Thousands of fish turned up dead in a lake in a Baja California border city last week and authorities said it could be due to a natural phenomenon provoked by scorching temperatures.
Biblical in appearance, a white sheet of fish carcasses covered the surface of the México lagoon in Mexicali, as seen in a video posted to social media on Friday.
In the video, a blanket of motionless fish are seen across the lake, stretching for hundreds of meters. The fish species have been confirmed as Mayan sardine, gizzard shad, black bass, European common carp and African tilapia.
Temperatures of 45 C (113 F) are thought to have lowered water levels, provoking a reduction in the lake’s oxygenation, leaving the fish vulnerable, the news site Excelsior reported. However, the head of a process control laboratory for the State Comission of Public Services in Mexicali (CESPM), Abraham Castro, said that rain was the causative factor, which he said had disturbed sediments at the bottom of the lake.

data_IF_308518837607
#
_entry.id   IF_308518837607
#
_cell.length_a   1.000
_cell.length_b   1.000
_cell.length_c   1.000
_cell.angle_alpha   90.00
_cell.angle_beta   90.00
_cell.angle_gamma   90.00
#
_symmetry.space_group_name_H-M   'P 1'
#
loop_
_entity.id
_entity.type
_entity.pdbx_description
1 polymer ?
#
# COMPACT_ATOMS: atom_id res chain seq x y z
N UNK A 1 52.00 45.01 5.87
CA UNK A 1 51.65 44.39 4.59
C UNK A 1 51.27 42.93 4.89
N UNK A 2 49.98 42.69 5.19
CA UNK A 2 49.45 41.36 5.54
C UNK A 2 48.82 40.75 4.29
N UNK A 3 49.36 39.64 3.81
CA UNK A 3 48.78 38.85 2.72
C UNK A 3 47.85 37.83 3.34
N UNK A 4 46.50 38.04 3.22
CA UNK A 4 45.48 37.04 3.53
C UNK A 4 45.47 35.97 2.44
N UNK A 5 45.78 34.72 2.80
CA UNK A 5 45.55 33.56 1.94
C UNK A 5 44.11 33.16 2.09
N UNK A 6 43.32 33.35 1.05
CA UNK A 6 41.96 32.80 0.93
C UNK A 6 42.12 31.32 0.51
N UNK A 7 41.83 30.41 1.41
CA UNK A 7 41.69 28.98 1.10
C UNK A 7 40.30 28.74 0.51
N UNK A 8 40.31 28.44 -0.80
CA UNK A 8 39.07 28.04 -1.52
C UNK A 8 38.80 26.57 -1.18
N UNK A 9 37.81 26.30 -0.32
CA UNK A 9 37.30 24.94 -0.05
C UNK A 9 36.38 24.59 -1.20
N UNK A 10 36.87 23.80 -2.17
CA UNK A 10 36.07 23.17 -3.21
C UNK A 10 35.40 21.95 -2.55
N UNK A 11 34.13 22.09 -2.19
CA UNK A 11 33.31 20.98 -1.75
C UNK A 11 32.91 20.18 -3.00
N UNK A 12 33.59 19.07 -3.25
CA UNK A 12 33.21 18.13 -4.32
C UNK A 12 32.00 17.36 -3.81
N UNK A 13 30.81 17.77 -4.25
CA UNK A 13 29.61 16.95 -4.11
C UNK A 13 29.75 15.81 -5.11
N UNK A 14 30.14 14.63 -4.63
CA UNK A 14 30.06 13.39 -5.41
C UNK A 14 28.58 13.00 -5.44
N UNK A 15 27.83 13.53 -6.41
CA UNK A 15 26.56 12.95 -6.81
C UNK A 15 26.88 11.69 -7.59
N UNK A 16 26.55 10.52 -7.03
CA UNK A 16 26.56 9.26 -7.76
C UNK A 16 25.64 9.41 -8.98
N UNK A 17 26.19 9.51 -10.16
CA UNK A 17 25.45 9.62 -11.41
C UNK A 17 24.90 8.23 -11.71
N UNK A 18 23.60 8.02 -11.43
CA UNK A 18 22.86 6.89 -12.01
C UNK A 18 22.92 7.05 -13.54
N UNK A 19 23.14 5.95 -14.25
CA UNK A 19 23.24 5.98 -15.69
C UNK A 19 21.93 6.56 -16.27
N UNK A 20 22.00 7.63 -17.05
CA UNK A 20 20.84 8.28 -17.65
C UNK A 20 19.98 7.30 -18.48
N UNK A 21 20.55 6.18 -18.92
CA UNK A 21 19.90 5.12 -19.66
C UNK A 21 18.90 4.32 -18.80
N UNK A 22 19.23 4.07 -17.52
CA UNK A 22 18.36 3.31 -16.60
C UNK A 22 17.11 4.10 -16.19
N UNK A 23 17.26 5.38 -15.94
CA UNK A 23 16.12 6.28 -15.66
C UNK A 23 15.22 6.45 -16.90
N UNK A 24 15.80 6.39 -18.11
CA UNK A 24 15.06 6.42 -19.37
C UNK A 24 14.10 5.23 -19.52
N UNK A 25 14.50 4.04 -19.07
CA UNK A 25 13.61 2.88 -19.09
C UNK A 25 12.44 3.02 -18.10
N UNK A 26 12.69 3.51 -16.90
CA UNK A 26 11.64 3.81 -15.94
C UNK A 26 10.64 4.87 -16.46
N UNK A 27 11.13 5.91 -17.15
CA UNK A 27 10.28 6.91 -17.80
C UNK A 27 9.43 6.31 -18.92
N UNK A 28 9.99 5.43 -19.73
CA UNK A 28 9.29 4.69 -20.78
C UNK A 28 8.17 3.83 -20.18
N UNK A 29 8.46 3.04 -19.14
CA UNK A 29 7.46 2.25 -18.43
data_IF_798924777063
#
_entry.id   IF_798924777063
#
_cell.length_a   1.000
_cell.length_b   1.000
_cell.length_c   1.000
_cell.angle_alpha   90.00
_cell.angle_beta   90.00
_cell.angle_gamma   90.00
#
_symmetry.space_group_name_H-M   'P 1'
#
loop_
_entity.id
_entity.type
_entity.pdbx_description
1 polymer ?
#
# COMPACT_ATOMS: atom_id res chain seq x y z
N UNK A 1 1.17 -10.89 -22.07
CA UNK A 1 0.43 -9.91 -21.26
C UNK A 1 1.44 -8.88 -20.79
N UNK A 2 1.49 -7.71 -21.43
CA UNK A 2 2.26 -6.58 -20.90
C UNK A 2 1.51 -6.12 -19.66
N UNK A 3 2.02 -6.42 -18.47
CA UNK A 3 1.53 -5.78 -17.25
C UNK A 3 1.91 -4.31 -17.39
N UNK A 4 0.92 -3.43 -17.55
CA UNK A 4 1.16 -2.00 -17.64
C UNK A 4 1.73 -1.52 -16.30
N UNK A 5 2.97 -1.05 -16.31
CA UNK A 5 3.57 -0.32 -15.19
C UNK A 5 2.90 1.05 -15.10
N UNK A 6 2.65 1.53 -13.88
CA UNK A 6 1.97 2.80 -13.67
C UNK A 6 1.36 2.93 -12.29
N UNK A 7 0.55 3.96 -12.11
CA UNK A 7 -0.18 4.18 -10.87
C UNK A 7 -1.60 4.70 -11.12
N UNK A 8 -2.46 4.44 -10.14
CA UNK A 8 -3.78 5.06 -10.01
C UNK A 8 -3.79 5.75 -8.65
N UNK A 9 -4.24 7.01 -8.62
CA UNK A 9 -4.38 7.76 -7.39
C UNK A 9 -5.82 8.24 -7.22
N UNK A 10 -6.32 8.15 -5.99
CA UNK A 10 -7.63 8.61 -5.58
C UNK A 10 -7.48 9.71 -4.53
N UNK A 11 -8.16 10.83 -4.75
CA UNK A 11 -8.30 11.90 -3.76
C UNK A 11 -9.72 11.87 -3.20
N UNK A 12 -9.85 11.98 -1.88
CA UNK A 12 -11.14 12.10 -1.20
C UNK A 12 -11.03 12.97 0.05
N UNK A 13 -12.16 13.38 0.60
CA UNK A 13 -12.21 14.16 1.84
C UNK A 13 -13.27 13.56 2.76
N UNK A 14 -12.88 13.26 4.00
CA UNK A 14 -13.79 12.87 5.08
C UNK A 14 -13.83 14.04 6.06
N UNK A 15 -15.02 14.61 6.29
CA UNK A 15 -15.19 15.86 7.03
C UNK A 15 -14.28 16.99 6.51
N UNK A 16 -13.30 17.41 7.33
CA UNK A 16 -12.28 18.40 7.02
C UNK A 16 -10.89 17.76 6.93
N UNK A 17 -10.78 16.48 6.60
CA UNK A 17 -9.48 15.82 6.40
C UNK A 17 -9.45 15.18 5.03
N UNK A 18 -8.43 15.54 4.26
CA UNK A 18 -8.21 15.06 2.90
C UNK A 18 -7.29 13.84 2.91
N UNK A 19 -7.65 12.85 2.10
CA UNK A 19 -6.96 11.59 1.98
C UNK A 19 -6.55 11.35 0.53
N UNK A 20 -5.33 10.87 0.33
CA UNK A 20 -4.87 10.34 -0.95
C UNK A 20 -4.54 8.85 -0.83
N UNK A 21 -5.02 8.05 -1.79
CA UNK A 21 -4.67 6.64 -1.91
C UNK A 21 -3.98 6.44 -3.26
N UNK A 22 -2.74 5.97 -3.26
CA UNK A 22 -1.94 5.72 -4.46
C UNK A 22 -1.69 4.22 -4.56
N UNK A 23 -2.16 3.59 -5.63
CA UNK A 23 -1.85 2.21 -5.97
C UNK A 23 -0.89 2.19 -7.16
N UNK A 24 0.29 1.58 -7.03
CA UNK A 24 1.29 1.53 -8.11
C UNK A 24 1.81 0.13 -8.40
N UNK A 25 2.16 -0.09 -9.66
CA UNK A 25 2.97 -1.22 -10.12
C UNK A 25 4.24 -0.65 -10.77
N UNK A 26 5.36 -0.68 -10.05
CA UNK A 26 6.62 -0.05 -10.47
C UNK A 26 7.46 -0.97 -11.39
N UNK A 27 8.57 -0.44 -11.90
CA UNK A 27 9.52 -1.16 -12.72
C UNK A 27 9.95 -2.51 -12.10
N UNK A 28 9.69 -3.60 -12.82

Mexicali Mayor Norma Bustamante denied that the deaths had been caused by waste dumping in the lake.
Mexicali’s head of wastewater for the CESPM, Benjamin Carrillo, said the phenomenon occurs twice a year, in August and again in March or April and that it can be sparked by cloudy conditions, causing the lake’s oxygen levels to dive.
National Water Commission (Conagua) personnel collected the bodies of the fish for further analysis.